2006 Horse Breeders & Owners Conference

Mike Scott, DVM, MVSc
Diplomate, American College of Veterinary Surgeons
Moore & Company Veterinary Services Ltd.
Calgary, Alberta, Canada

I am a veterinarian specializing in equine surgery, and I work at Moore & Company Veterinary Services in Calgary, Alberta. I graduated from the Western College of Veterinary Medicine (WCVM) in Saskatoon in 1993. Following graduation, I completed a 1 year internship in Large Animal Medicine & Surgery at the Ontario Veterinary College. I was then fortunate to be admitted to a Large Animal Surgery Residency program at the WCVM. I completed my residency training in 1998, and became board certified by the American College of Veterinary Surgeons in 1999. Today most of my work involves equine surgery, lameness diagnosis, and diagnostic imaging. It is a pleasure and an honor to give this presentation at the Horse Industry Association of Alberta Horse Breeders and Owners Conference.


Body, Mind, Spirit

Sally Bishop
BA Environmental Science, Principia College
ACE-certified personal trainer, former NCAA college athlete and team captain, professional trick rider

Regardless of your particular equine discipline, we all regard our horses as athletes, but do you hold yourself to the same regime of conditioning? Or do you regard saddle-time as enough physical activity? In today’s society, fitness is revered as a very important part of general aesthetics, or looking good. But as riders, its importance goes above and beyond this.


Stephen Dobson
President, D.H. Resorts, Inc.

Agri-tourism is relatively new terminology within the business of tourism. Although many tourism businesses have been using this concept for years, it is only recently that agriculture and tourism agencies have realized the benefit and potential of combining their strengths. Agri-tourism is defined as any business conducted by a farmer for the enjoyment or education of the public, to promote the products of the farm and to generate additional farm income.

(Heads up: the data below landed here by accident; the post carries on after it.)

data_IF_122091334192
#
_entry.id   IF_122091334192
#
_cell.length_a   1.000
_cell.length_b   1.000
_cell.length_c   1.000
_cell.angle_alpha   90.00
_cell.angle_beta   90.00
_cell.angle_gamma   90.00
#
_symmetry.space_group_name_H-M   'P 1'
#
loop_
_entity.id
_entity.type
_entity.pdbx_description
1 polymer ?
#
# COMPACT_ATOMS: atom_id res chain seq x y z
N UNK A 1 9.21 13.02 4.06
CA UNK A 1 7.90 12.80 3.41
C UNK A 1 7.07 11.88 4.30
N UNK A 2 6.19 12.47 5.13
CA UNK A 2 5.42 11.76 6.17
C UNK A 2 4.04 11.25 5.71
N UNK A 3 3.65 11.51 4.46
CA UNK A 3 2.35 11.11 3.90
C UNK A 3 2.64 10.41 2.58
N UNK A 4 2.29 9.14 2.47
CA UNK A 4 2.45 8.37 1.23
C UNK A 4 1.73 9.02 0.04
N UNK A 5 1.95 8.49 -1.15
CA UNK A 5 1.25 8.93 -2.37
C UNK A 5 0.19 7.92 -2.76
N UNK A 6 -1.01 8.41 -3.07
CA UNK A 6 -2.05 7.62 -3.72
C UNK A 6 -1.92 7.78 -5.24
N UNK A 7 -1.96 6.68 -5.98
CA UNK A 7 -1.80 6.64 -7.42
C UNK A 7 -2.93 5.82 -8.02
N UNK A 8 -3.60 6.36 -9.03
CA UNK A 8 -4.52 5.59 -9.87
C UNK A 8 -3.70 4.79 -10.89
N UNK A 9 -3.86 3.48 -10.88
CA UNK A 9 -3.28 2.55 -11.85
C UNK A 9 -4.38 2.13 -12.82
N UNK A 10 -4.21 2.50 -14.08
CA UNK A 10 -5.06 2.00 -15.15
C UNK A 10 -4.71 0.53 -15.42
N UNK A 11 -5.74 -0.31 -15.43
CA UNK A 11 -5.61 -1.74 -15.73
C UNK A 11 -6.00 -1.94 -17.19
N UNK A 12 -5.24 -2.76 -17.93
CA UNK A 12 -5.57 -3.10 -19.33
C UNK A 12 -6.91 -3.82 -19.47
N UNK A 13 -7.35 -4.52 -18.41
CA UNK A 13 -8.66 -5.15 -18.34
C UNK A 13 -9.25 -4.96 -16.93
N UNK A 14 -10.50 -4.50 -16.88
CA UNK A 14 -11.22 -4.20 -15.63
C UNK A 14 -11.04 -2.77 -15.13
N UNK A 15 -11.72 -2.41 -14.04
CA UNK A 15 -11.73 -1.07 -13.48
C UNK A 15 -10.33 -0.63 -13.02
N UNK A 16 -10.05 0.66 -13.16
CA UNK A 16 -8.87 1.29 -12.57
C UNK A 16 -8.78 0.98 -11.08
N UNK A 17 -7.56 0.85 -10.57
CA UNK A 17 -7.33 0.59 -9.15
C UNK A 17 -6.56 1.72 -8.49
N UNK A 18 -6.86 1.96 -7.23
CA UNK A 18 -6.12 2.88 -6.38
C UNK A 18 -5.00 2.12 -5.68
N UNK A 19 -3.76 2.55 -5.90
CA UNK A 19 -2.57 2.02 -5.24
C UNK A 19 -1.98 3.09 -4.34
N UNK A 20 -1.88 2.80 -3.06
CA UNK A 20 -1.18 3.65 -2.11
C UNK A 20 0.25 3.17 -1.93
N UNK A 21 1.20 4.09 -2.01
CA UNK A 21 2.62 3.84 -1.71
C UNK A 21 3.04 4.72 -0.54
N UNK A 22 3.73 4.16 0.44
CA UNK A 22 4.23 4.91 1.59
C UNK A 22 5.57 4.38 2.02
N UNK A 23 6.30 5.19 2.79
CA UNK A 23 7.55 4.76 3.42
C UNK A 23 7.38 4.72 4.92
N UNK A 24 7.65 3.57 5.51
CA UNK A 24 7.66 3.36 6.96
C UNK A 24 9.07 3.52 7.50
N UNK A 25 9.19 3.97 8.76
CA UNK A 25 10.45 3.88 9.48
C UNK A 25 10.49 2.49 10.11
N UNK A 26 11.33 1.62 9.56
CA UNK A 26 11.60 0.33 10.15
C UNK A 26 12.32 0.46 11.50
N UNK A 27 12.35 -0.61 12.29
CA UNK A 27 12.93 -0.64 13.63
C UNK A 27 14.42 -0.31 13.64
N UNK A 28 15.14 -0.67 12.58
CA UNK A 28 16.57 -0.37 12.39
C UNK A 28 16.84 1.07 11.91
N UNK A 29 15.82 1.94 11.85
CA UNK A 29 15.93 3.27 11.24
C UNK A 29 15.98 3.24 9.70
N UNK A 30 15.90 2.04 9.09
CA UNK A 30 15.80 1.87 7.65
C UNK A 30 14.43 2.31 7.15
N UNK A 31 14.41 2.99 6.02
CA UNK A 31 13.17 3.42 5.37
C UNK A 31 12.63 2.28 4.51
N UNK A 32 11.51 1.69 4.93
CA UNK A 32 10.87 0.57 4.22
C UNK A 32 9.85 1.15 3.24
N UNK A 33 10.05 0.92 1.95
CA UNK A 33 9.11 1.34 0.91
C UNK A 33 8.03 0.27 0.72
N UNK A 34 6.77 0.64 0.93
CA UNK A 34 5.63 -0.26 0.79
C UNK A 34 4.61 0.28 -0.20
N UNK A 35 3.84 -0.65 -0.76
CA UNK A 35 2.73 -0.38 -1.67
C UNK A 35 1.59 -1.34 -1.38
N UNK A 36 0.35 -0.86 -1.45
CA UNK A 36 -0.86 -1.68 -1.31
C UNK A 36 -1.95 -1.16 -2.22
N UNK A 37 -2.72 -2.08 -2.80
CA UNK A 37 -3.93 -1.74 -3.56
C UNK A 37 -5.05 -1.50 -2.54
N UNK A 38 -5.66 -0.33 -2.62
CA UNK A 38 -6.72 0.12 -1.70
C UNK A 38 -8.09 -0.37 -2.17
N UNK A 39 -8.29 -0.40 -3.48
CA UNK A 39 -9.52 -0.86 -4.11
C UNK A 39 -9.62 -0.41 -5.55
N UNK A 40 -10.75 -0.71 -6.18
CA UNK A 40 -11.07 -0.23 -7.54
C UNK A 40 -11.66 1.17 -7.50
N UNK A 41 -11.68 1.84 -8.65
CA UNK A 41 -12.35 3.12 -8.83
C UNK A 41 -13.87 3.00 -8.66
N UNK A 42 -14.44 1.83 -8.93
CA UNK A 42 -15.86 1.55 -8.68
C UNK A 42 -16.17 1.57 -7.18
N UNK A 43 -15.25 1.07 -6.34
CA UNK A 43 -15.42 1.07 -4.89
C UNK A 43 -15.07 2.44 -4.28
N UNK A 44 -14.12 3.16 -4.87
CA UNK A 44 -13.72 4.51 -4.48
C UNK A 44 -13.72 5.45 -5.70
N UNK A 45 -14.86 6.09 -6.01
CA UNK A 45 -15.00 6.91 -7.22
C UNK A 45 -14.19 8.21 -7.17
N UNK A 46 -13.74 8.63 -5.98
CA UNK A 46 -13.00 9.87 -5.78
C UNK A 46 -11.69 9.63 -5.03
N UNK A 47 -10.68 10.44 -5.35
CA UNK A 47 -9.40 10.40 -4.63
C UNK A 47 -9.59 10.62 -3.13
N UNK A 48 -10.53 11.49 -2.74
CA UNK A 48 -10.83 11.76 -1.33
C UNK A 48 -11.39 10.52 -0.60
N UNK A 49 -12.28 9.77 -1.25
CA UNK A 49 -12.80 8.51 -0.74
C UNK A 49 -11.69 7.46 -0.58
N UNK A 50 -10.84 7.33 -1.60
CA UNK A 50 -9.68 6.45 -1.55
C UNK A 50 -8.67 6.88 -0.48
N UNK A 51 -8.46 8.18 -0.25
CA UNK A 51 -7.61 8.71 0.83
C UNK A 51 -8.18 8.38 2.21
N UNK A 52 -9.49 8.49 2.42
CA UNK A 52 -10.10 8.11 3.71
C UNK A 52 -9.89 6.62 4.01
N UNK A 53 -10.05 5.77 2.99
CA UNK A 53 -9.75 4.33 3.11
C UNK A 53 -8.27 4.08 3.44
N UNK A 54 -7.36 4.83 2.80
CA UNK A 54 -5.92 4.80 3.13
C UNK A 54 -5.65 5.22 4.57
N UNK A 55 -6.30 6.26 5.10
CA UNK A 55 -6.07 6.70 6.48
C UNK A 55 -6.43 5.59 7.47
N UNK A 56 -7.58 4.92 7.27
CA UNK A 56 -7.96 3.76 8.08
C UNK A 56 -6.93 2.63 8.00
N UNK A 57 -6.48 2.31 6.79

Ken Carson
General Manager, Valor Farm

The biggest change in standing stallions in the regional markets during the last 15 years is the difficulty of acquiring them. The demand for top quality stallions worldwide has made it hard to justify what they cost. Additionally, the shake-up in the stallion acquisition food chain in Kentucky has affected acquiring stallions at every level and every region.


Dave Elliott

The anatomy of a horses head plays an important role in the form, function and design of a bit. By understanding where the bit applies pressure in or on the horse’s head we can better judge the response we want to achieve. If we are creating excessive physical pressure, keep in mind that this gives the horse the opportunity to resist and he will win. When we use our hands to feel the horse he will respond mentally, and his mind controls all his physical maneuvers. By using pressure points, i.e. lips, tongue, palate, bars, curb, pole and nose, we can understand how a bit effects the horse. When we figure out which pressure point or combination of pressure points the horse best responds to, then the bit can be selected. I believe the mouthpiece is for the horse and the cheekpieces are for the rider.



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